Article

Clinical predictors of the efficacy of a pulmonary rehabilitation programme in patients with COPD.

Cardio-Thoracic and Vascular Department, University of Pisa, Italy.
Respiratory medicine (Impact Factor: 2.33). 04/2009; 103(8):1224-30. DOI:10.1016/j.rmed.2009.01.023
Source: PubMed

ABSTRACT To identify predictors of success for an 8week pulmonary rehabilitation programme (PRP) in patients with chronic obstructive pulmonary disease (COPD).
Sixty patients were stratified in subgroups according to baseline findings: airway obstruction (FEV(1) >/= or <50% pred), pulmonary hyperinflation (TLC > or <or=120% pred), BMI value (BMI > or <or=25), cardiovascular (CV) comorbidity, and resting PaO(2) (PaO(2) >/= or <60mmHg). Outcome measurements of PRP were: >54m increase in 6min walking test (6MWT), or >4points reduction in total score of S. George Respiratory Questionnaire (SGRQ). Logistic regression analysis was used.
After PRP there was a significant improvement in exercise tolerance and quality of life, which correlated with baseline FEV(1)/VC, PaO(2), SpO(2), 6MWT and SGRQ. SGRQ significantly decreased and 6MWT significantly increased after PRP in all subgroups, except for patients with CV comorbidities. Both univariate and multivariate logistic regression analyses showed that BMI>25 and resting PaO(2)<60mmHg were independent predictors of PRP efficacy in terms of improvement of 6MWT, but not of SGRQ scores.
Clinical and functional baseline findings do not predict the response to PRP in COPD. The greater efficacy in patients with BMI>25 or with PaO(2)<60mmHg may be due to a greater deconditioning in overweight patients, and to a larger room for improvement in hypoxemic patients.

0 0
 · 
0 Bookmarks
 · 
73 Views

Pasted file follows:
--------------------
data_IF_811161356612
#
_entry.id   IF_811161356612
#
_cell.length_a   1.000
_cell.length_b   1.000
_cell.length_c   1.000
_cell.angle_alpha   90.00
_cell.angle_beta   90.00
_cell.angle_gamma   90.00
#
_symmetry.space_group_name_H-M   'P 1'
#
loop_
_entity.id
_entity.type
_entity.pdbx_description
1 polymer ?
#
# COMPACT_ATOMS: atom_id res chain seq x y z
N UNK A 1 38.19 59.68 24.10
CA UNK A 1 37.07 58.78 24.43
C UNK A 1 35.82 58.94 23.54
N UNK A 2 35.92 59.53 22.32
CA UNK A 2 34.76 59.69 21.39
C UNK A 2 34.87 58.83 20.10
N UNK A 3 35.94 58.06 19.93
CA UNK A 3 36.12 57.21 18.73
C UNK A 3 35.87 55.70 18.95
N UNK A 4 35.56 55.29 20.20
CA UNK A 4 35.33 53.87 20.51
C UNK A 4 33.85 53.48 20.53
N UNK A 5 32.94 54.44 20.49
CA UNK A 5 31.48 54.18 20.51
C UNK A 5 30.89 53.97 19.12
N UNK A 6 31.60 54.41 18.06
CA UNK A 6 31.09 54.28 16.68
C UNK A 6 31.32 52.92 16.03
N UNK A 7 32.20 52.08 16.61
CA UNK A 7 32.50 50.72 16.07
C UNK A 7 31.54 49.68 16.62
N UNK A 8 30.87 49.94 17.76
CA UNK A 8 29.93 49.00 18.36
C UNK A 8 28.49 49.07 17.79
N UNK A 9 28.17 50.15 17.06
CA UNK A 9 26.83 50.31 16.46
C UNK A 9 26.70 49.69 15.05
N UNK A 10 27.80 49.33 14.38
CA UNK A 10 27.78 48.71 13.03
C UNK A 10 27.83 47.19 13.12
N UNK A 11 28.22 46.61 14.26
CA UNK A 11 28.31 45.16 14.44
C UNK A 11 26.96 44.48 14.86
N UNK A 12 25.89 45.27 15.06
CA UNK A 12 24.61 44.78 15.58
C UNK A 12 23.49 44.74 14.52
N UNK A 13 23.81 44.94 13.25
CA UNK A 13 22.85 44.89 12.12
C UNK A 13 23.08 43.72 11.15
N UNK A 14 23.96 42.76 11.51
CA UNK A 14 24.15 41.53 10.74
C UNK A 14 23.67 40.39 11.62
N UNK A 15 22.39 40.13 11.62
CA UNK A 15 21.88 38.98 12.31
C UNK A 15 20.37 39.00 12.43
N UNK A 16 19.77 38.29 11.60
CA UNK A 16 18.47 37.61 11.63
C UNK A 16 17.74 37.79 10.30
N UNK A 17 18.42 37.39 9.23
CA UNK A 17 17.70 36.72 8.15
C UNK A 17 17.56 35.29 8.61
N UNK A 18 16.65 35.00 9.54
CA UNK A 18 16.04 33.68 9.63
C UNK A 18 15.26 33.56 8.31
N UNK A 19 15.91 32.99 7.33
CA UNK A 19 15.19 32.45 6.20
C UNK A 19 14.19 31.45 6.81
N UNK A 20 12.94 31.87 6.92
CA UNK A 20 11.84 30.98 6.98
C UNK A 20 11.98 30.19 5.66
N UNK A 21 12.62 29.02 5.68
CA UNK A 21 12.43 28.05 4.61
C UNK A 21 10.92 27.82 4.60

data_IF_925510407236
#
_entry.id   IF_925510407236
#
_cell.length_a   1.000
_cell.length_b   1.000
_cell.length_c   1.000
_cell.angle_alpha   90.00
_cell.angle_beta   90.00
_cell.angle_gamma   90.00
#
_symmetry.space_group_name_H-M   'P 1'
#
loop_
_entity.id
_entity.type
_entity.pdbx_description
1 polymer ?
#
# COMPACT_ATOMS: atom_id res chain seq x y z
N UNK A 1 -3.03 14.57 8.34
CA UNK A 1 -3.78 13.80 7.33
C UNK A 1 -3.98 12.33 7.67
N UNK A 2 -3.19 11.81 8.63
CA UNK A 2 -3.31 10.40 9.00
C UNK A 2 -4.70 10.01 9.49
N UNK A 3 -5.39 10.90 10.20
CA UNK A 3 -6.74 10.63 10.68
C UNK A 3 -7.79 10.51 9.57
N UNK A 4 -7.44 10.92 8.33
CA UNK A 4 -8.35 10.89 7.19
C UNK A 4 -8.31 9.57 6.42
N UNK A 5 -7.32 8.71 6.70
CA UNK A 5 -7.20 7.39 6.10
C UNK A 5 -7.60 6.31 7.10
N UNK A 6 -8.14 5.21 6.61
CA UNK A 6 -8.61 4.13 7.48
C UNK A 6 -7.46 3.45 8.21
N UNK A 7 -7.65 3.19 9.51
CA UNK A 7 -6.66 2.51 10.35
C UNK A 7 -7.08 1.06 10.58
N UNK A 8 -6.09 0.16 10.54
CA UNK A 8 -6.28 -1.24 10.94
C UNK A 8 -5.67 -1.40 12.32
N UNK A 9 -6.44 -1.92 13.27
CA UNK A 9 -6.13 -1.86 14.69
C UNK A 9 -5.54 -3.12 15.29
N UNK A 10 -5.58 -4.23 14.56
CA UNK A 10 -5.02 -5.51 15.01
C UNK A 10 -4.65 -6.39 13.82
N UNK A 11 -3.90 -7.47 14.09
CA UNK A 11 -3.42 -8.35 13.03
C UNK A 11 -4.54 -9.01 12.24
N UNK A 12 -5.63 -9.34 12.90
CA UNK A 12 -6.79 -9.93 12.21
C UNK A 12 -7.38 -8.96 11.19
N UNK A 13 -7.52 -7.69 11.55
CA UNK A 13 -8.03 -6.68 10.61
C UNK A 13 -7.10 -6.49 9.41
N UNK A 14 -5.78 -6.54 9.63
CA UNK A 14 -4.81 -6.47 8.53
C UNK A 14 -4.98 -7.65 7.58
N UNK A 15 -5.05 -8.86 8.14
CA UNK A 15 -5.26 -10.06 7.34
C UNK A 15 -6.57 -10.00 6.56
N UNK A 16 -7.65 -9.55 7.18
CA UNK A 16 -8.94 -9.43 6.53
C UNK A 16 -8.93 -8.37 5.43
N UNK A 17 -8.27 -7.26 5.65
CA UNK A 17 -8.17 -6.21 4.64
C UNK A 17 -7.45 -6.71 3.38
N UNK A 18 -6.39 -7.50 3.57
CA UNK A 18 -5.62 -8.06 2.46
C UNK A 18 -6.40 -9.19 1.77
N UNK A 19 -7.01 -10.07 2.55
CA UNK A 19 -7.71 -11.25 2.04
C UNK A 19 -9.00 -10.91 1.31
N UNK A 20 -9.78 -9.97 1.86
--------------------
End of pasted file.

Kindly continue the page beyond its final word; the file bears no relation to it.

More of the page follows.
• Source
    [show abstract] [hide abstract]
    ABSTRACT: Background: Pulmonary rehabilitation is recognized as a core component of the management of individuals with chronic respiratory disease. Since the 2006 American Thoracic Society (ATS)/European Respiratory Society (ERS) Statement on Pulmonary Rehabilitation, there has been considerable growth in our knowledge of its efficacy and scope. Purpose: The purpose of this Statement is to update the 2006 document, including a new definition of pulmonary rehabilitation and highlighting key concepts and major advances in the field. Methods: A multidisciplinary committee of experts representing the ATS Pulmonary Rehabilitation Assembly and the ERS Scientific Group 01.02, "Rehabilitation and Chronic Care," determined the overall scope of this update through group consensus. Focused literature reviews in key topic areas were conducted by committee members with relevant clinical and scientific expertise. The final content of this Statement was agreed on by all members. Results: An updated definition of pulmonary rehabilitation is proposed. New data are presented on the science and application of pulmonary rehabilitation, including its effectiveness in acutely ill individuals with chronic obstructive pulmonary disease, and in individuals with other chronic respiratory diseases. The important role of pulmonary rehabilitation in chronic disease management is highlighted. In addition, the role of health behavior change in optimizing and maintaining benefits is discussed. Conclusions: The considerable growth in the science and application of pulmonary rehabilitation since 2006 adds further support for its efficacy in a wide range of individuals with chronic respiratory disease.